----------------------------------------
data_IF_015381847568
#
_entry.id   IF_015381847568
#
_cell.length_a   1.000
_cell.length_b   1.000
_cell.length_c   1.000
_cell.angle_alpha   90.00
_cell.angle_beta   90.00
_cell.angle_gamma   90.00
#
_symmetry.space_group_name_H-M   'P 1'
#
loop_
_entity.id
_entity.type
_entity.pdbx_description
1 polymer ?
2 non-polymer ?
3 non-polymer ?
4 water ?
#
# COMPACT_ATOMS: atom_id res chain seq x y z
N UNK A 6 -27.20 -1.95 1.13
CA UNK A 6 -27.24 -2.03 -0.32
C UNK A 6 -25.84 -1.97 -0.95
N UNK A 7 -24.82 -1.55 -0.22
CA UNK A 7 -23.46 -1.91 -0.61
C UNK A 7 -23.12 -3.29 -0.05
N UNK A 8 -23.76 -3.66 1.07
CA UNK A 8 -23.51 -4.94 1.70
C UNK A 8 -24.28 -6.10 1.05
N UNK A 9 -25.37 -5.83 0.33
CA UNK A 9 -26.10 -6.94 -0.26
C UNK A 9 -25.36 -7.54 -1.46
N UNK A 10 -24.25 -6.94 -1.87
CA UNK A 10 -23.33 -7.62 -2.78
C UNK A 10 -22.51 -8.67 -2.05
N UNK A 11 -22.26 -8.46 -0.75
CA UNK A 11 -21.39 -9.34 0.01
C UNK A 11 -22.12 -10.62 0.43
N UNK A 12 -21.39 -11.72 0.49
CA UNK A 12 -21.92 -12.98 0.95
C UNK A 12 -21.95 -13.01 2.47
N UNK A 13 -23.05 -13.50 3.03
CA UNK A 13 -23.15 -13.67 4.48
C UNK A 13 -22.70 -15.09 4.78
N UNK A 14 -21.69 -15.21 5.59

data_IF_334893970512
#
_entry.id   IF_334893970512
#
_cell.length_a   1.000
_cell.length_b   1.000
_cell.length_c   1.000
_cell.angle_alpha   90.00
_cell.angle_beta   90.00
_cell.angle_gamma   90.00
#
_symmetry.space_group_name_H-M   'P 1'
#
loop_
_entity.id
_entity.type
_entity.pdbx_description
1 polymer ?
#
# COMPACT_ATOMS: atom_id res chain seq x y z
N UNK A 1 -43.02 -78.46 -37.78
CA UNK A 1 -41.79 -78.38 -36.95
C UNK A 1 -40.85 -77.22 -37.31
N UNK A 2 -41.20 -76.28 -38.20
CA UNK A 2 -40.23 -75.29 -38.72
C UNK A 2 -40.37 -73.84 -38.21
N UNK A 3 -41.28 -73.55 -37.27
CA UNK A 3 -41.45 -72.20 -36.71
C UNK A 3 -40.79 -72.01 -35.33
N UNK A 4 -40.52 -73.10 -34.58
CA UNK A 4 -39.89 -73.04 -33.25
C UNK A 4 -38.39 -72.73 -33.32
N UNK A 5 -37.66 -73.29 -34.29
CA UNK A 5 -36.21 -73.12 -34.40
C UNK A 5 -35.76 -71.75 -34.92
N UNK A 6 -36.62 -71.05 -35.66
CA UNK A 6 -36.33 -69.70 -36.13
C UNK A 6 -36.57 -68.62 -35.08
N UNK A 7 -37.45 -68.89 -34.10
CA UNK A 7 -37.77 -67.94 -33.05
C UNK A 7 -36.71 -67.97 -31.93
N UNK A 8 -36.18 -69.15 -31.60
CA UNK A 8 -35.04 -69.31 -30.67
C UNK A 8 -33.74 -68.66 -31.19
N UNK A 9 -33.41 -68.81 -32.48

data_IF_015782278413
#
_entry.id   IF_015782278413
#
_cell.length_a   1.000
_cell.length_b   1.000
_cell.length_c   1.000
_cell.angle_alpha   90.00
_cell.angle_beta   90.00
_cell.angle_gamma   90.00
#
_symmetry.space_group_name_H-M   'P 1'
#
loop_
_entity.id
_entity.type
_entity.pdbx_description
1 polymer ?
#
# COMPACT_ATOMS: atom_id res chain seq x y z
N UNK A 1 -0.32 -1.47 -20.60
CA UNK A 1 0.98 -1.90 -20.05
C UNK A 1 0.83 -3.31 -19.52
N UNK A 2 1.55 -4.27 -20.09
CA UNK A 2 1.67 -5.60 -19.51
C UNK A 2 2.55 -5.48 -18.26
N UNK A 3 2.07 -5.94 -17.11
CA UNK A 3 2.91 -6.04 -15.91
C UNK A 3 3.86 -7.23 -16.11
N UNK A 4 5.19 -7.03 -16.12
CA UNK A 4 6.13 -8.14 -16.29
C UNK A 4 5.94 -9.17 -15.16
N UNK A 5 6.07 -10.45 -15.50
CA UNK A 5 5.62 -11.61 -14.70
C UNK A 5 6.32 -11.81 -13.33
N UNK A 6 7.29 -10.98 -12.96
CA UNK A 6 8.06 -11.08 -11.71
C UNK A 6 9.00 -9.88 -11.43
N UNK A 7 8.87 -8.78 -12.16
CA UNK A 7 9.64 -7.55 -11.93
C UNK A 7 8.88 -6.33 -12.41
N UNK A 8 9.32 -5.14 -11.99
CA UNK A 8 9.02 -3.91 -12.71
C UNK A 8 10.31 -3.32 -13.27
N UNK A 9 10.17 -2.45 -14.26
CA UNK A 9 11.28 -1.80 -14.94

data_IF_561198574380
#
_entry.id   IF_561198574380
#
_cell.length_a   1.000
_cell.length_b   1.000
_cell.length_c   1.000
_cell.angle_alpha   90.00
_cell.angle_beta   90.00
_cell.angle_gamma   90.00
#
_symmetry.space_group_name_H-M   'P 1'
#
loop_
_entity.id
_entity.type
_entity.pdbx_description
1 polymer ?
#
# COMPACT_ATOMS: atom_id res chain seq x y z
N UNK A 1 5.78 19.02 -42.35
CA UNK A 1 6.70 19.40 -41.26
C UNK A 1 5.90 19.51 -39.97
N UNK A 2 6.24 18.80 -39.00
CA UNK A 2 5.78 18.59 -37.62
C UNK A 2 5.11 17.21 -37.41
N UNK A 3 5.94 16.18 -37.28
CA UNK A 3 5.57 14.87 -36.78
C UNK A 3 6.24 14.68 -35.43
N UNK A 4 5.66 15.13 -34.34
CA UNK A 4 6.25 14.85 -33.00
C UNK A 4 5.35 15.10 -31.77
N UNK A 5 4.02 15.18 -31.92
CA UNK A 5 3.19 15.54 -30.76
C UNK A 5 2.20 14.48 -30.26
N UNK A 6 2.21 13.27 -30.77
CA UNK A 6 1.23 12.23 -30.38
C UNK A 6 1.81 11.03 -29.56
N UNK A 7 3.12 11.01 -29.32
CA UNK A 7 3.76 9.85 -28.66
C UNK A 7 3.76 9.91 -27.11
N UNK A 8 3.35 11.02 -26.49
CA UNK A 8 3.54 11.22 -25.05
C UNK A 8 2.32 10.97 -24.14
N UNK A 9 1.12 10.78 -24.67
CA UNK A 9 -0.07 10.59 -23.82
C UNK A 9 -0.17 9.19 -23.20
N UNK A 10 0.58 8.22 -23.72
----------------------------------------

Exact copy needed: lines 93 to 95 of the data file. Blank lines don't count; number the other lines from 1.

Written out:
N UNK A 9 -33.41 -68.81 -32.48

data_IF_015782278413
#